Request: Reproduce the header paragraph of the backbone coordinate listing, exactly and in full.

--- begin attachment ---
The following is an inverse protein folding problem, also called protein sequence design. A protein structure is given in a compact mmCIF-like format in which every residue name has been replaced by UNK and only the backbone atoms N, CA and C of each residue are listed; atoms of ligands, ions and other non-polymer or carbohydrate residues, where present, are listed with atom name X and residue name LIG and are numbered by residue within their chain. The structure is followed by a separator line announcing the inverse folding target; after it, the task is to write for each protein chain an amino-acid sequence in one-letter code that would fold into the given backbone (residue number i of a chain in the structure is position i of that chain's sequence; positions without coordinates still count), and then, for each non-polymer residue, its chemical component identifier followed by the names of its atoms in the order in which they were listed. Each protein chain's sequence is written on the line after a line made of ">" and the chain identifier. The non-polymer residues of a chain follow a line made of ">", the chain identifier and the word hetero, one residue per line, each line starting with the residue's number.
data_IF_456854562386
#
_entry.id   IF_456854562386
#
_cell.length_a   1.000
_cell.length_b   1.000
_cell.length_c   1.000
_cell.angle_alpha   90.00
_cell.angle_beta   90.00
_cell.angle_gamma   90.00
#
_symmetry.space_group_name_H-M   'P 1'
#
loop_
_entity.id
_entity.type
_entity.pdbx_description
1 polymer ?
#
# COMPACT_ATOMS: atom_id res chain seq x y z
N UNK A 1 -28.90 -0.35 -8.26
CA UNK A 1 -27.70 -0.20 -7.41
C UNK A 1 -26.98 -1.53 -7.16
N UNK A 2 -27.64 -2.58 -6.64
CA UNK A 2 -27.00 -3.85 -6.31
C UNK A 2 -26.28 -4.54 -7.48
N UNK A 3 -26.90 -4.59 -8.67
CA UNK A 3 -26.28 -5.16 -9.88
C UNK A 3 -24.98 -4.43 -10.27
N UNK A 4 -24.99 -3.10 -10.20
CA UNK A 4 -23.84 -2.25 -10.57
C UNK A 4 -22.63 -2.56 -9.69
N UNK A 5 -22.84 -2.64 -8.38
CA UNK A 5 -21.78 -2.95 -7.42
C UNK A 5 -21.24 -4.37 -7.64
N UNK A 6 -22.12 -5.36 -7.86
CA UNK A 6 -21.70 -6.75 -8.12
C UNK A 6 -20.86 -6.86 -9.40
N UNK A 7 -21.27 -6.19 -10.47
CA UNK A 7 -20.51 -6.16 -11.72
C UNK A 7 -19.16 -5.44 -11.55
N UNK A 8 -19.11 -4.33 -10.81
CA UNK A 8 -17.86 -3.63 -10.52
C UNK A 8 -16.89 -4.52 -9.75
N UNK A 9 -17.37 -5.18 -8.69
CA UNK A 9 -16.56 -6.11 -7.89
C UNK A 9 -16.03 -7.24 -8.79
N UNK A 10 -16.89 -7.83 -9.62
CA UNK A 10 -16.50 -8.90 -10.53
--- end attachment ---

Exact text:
The following is an inverse protein folding problem, also called protein sequence design. A protein structure is given in a compact mmCIF-like format in which every residue name has been replaced by UNK and only the backbone atoms N, CA and C of each residue are listed; atoms of ligands, ions and other non-polymer or carbohydrate residues, where present, are listed with atom name X and residue name LIG and are numbered by residue within their chain. The structure is followed by a separator line announcing the inverse folding target; after it, the task is to write for each protein chain an amino-acid sequence in one-letter code that would fold into the given backbone (residue number i of a chain in the structure is position i of that chain's sequence; positions without coordinates still count), and then, for each non-polymer residue, its chemical component identifier followed by the names of its atoms in the order in which they were listed. Each protein chain's sequence is written on the line after a line made of ">" and the chain identifier. The non-polymer residues of a chain follow a line made of ">", the chain identifier and the word hetero, one residue per line, each line starting with the residue's number.